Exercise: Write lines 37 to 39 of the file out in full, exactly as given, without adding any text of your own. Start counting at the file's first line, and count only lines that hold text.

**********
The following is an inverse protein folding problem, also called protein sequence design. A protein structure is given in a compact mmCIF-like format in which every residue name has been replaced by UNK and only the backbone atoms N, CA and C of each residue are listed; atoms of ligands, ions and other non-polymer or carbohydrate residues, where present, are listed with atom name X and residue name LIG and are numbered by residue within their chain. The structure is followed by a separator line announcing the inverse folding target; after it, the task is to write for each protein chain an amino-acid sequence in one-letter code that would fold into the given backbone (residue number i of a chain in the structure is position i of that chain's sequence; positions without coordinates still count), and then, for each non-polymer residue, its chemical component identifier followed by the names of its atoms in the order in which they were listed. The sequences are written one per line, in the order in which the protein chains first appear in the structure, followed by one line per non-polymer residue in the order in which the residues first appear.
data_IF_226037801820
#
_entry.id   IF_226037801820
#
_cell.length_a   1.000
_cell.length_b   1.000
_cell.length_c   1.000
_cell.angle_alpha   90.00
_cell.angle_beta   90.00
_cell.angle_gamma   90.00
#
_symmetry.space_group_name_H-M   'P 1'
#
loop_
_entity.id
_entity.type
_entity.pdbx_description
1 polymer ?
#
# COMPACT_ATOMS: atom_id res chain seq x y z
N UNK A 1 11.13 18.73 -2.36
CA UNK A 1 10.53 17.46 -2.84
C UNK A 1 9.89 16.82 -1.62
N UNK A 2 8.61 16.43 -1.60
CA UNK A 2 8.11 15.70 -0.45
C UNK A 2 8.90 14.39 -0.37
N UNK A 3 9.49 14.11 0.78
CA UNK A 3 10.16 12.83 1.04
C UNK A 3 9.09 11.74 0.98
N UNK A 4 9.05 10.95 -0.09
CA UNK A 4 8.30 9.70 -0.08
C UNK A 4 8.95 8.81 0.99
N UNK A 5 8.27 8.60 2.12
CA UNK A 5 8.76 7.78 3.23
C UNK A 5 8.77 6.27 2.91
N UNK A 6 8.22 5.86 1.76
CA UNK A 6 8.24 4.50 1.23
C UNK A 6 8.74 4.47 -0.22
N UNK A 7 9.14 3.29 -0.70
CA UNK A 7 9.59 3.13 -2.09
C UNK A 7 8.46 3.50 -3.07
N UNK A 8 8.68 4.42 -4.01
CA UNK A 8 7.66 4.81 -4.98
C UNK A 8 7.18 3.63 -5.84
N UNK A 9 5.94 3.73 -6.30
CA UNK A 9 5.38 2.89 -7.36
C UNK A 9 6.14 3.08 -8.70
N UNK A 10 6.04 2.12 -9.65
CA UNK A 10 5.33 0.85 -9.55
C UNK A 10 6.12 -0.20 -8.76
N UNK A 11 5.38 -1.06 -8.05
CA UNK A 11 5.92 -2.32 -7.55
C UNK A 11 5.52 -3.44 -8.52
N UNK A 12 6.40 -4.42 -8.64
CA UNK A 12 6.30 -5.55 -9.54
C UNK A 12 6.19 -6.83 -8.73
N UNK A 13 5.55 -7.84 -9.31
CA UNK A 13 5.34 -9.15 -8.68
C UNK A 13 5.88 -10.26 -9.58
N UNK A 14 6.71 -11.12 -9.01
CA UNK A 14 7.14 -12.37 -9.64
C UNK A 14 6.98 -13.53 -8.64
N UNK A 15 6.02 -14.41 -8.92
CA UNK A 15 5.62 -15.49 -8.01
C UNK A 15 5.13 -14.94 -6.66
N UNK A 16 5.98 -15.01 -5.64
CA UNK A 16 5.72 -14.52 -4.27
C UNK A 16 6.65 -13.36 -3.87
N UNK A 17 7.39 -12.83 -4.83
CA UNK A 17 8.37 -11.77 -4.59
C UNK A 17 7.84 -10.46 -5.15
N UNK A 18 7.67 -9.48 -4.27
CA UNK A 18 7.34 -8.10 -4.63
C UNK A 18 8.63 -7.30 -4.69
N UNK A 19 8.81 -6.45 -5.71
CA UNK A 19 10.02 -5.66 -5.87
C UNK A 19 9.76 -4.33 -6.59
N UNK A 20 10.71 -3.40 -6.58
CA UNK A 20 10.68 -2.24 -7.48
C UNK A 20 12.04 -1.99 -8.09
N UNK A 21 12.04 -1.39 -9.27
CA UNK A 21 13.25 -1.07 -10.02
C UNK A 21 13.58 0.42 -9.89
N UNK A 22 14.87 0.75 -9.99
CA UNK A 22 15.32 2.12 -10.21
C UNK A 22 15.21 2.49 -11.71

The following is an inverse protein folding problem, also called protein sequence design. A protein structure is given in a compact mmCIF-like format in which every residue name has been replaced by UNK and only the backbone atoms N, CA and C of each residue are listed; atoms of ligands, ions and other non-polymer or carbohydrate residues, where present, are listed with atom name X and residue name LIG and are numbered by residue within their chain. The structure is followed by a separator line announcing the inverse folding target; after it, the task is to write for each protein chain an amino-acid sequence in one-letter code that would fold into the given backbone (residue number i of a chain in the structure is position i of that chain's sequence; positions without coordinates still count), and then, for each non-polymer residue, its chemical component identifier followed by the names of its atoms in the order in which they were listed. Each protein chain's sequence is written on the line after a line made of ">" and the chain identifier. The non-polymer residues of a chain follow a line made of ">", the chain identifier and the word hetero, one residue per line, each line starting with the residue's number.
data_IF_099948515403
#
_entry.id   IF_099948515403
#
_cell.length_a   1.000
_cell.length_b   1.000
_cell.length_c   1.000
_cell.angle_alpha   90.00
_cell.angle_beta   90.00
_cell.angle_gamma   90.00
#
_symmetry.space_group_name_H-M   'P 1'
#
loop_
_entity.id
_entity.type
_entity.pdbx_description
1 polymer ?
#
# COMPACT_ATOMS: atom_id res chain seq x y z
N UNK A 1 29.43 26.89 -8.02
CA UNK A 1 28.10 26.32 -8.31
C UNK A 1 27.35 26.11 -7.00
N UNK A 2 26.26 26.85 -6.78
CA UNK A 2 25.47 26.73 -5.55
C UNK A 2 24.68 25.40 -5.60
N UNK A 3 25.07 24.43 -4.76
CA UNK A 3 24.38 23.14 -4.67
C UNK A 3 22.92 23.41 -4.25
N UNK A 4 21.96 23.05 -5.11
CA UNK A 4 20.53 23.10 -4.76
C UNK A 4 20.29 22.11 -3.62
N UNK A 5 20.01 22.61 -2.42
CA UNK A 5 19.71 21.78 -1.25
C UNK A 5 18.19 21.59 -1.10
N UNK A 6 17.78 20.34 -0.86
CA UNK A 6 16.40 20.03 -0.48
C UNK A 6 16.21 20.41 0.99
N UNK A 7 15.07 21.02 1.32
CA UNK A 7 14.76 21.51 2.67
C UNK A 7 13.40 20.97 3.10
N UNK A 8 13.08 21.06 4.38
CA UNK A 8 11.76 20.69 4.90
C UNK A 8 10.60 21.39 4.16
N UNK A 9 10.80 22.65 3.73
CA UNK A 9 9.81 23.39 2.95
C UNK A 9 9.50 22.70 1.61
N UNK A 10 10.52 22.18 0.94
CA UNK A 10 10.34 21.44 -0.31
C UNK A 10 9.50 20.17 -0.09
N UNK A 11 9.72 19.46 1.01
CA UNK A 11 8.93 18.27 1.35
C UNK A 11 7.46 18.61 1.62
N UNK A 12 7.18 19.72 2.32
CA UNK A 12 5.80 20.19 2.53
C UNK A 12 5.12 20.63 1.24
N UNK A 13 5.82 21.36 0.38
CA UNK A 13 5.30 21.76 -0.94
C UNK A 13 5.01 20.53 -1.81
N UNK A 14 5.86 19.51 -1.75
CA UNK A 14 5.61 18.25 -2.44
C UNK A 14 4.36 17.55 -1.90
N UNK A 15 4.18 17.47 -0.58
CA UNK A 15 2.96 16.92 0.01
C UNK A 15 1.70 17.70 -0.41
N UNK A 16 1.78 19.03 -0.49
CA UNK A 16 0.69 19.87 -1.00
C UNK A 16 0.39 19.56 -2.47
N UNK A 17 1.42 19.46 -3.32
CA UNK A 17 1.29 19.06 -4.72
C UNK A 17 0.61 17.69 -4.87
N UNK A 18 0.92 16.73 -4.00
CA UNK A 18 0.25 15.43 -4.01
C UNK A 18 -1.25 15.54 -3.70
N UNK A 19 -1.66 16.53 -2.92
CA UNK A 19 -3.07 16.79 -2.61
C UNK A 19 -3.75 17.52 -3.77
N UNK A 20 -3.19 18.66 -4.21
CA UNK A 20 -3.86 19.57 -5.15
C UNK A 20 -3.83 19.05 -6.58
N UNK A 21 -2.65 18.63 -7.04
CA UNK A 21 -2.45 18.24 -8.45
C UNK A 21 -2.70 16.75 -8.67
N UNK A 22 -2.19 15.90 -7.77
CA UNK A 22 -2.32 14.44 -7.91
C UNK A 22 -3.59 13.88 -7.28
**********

N UNK A 6 8.22 5.86 1.76
CA UNK A 6 8.24 4.50 1.23
C UNK A 6 8.74 4.47 -0.22